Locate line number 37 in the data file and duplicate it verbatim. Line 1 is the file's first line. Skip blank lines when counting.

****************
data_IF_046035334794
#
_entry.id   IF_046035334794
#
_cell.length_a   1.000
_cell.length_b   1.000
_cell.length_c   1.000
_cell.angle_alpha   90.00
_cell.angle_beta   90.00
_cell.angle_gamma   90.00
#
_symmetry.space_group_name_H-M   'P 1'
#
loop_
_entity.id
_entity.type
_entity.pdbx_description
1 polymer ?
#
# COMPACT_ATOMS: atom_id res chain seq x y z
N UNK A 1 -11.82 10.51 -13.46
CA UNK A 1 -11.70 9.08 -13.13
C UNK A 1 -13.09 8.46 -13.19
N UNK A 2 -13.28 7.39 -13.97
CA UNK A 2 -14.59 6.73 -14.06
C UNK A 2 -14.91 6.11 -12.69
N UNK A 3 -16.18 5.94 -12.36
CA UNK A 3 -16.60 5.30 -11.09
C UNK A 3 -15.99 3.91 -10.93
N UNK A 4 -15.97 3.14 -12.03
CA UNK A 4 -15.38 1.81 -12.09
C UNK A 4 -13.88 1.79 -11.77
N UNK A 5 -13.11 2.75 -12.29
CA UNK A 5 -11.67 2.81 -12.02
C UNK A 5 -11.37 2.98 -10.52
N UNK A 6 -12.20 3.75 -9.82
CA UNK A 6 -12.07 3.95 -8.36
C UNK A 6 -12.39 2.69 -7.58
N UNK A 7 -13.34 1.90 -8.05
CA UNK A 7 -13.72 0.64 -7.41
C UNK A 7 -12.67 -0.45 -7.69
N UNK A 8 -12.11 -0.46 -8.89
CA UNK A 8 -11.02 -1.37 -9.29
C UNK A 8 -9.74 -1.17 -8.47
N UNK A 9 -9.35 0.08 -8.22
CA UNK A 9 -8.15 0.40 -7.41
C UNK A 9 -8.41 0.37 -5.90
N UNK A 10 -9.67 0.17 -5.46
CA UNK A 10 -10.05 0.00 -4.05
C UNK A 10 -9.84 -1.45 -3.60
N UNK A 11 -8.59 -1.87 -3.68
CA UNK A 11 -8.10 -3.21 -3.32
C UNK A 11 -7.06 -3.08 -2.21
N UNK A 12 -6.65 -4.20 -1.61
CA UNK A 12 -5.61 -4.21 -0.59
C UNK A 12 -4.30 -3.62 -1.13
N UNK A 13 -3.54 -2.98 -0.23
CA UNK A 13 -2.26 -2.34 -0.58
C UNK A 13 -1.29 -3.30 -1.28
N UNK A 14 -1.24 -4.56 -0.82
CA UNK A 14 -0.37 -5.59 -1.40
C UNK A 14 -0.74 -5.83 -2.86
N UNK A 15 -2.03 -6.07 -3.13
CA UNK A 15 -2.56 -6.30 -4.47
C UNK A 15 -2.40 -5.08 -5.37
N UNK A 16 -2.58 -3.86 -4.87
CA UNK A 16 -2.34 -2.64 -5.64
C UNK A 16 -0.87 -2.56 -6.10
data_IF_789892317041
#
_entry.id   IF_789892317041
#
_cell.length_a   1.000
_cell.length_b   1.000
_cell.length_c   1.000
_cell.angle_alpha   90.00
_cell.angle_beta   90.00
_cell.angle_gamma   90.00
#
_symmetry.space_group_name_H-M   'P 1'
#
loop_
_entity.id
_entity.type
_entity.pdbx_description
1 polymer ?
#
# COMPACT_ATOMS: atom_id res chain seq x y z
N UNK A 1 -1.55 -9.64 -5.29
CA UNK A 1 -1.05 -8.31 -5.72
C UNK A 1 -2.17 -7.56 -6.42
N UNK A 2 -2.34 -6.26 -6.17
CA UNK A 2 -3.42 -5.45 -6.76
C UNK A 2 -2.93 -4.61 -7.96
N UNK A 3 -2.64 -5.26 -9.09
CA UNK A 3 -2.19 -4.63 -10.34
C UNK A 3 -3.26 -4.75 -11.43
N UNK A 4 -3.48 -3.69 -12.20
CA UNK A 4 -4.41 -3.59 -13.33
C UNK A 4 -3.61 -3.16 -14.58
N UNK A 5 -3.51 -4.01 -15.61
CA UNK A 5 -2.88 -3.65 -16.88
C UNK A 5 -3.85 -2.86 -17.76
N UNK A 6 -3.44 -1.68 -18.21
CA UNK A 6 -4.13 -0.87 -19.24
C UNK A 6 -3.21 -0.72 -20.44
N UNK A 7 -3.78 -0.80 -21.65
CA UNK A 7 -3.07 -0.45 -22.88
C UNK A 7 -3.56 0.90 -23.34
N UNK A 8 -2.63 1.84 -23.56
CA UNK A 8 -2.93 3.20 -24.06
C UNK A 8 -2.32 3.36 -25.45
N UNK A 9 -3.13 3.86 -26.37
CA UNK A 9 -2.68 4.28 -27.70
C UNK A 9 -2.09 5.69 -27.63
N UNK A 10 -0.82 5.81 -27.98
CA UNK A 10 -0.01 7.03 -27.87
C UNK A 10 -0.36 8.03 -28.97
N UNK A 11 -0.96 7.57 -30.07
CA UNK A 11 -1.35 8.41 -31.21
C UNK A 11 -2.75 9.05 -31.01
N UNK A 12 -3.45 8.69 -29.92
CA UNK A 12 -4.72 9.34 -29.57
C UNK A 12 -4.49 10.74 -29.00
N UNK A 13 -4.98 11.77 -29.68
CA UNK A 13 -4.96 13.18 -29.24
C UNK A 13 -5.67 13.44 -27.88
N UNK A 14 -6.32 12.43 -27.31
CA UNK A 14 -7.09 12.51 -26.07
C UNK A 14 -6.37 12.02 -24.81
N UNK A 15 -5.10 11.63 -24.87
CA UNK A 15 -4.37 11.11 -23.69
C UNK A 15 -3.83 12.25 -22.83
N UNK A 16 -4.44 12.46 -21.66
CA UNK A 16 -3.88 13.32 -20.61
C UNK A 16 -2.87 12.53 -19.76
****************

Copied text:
CA UNK A 6 -12.07 3.95 -8.36